It’s never too early to get ready for tax filing season! Join us February 9 to learn of a few tax hacks that will help you plan ahead.
2021 was one of the most, if not the most, challenging years for both taxpayers and tax professionals due to delays in tax return processing. Between increased filings to claim stimulus payments and millions of people needing to file amended returns for unemployment issues, it was no surprise the IRS faced processing delays. In fact, the IRS currently has a backlog of 6 million unprocessed tax returns and another 2.3 million amended returns to get through.
As a result, taxpayers could be facing more delays in 2022. That’s why it’s more important than ever to file as soon as possible be prepared with the correct paperwork. Consolidated Credit is here to help with a free Tax Hacks webinar on Wednesday, February 7.
Filing Income Taxes – Sneak Peek of New Free Webinar
Tax season 2022 is officially open! You can now file your 2021 annual income tax returns anytime between now and April 18, 2022. But the IRS is encouraging people to file early this year or refunds could be delayed! Consolidated Credit is here to help with a free webinar on February 9. Watch this video to get a sneak peek of what we’ll cover!
The 2022 tax season is officially open. Get ahead of the game by filing early. The IRS is warning there may be delays this year; saying you should file online and set up direct deposit if you want to get your refund as soon as possible. And Consolidated Credit is here to help with a free webinar where you can learn how to file your income tax properly to keep the IRS at bay.
You’ll learn about IRS forms that you need to know, how to get the most out of your tax refund, and how long you have to pay off a balance with the IRS.
Sign up free today and join us Wednesday, February 9th, 2022.
Tax season has officially started, so you don’t have to wait until the deadline to file. But if you’re going to file, then you need to get organized and make sure you have all the forms you need.
Tax tips to make 2022 easy for you
Tax season officially started on Monday, January 24, 2022. So, you can file anywhere between now and April 18, 2022. It would be in your best interest to file as early as possible. Because the sooner you file, the sooner you’ll have your tax refund in hand.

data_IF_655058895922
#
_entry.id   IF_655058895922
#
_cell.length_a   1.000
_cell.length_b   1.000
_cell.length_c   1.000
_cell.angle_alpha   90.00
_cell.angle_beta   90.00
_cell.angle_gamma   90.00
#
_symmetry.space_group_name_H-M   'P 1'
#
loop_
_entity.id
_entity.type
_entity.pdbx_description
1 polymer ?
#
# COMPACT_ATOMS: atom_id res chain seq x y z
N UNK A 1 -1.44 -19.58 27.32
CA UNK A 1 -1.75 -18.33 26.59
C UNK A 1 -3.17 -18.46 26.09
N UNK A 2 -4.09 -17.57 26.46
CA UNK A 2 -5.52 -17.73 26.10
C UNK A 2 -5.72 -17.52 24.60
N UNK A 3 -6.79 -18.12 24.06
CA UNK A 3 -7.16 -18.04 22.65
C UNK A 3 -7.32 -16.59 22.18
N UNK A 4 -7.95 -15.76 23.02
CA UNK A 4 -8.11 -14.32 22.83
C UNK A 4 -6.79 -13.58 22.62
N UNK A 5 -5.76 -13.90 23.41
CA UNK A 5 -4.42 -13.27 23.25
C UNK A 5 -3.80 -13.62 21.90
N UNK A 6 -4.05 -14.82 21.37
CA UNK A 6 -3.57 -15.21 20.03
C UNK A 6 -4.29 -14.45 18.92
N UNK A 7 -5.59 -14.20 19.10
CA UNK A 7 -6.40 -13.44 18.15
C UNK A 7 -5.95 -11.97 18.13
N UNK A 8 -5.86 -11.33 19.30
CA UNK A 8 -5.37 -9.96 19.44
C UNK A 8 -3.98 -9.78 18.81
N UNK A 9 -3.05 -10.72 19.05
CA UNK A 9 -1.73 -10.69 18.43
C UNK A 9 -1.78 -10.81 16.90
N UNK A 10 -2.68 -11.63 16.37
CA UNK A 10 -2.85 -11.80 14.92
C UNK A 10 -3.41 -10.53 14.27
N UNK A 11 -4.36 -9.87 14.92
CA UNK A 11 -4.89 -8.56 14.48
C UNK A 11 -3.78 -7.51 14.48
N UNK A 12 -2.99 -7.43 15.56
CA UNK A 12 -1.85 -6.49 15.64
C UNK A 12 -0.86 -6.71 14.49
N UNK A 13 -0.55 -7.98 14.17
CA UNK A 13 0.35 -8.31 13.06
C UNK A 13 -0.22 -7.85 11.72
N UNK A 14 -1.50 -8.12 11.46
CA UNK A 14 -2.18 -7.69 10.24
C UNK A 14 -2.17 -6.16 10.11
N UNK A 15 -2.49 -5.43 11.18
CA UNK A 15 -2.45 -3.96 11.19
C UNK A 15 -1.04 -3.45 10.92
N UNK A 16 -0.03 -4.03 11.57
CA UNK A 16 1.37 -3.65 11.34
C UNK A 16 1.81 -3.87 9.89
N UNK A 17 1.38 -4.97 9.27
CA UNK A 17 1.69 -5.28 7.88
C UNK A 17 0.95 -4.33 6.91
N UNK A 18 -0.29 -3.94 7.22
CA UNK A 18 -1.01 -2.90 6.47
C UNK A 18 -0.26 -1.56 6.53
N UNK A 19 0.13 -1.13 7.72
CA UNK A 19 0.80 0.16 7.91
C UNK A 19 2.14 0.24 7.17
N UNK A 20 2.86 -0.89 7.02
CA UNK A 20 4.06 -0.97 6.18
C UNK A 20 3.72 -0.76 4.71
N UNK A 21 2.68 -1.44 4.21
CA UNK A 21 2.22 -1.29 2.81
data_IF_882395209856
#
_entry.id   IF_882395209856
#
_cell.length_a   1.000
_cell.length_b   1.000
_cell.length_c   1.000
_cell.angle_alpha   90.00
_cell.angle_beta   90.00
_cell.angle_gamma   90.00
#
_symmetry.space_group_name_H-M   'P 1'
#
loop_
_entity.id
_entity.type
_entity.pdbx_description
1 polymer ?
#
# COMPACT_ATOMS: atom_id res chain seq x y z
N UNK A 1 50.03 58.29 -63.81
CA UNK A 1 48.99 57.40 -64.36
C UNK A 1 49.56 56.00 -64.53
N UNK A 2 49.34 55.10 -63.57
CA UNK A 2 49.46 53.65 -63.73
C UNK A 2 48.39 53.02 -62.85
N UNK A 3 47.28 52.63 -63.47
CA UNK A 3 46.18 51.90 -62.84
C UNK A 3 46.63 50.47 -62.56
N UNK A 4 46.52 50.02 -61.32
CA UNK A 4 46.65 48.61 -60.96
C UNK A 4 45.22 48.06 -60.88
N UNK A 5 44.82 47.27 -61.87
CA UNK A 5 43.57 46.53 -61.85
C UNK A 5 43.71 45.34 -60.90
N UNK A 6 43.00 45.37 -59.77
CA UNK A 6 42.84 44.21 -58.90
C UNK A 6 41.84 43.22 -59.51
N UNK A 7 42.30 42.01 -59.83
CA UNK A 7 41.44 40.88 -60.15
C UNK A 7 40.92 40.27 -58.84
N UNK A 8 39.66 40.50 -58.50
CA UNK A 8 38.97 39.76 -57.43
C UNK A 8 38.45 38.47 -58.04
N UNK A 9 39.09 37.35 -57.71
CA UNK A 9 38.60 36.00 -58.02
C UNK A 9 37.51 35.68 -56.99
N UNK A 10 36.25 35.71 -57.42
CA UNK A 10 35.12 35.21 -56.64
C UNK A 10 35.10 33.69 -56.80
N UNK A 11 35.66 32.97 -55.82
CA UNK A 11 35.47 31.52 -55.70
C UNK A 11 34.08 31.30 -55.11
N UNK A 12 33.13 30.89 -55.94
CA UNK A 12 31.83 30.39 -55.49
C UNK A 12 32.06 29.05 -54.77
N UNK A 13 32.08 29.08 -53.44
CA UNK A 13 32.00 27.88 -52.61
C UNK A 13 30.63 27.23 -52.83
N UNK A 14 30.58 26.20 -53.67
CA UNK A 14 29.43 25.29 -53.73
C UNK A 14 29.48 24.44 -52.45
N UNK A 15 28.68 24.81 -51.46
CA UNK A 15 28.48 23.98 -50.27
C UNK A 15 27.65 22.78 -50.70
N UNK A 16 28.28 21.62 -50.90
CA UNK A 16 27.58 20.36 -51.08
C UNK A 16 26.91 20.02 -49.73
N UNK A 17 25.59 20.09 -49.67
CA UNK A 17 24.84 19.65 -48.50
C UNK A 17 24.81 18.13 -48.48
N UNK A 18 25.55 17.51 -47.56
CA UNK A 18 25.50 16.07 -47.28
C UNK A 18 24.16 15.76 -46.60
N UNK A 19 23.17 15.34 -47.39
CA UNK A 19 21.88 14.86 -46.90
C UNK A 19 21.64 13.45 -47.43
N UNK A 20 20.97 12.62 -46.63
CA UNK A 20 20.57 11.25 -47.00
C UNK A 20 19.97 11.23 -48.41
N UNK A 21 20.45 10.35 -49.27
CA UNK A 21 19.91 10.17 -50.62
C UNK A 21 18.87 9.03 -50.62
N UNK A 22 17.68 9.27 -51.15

Paper is the IRS’ kryptonite. So even they’re encouraging people to file electronically to expedite processing. If you file by mail, just expect it will take longer for the IRS to process your return and longer to get your refund.
Make use of the IRS Free File
You may think the IRS is out to get you, but they just want to help make things easier for both you and them. Take the IRS Free File system for example. You can use Free File so long as your Adjusted Gross Income (AGI) in 2021 was $73,000 or less. But that’s not all. There are actually a few different online tax services that use Free File, so take advantage of them and save a little more.
File even if you can’t pay
Make sure you file even if you cannot afford to pay the taxes you may owe. Why? Because the penalties for not filing are much worse than for filing and not paying everything off immediately.
Save all your records
Any and all documents or letters you’ve received from the IRS should be kept in safe place. Be aware that the IRS will only contact you through mail. So, if you get any emails or calls from the IRS, it’s most likely a scam.
However, if you owe the IRS money, you may be contacted by third-party debt collectors who are collecting back taxes on behalf of the IRS. If you get a call from a debt collector for back taxes, ask them for an IRS authentication. That way you can verify if the collectors work for a legitimate company or not.
Find your refund
Within 24 hours of e-filing your tax returns, you’ll be able to track your return either on the IRS website or through the IRS app.
Income Tax Hacks: How to Save Time, Trouble & Money
Avoiding heart palpitations during tax season is sometimes more difficult for some, but you can breathe a sigh of relief. We are here to guide you and keep the IRS from knock, knock, knocking on your door.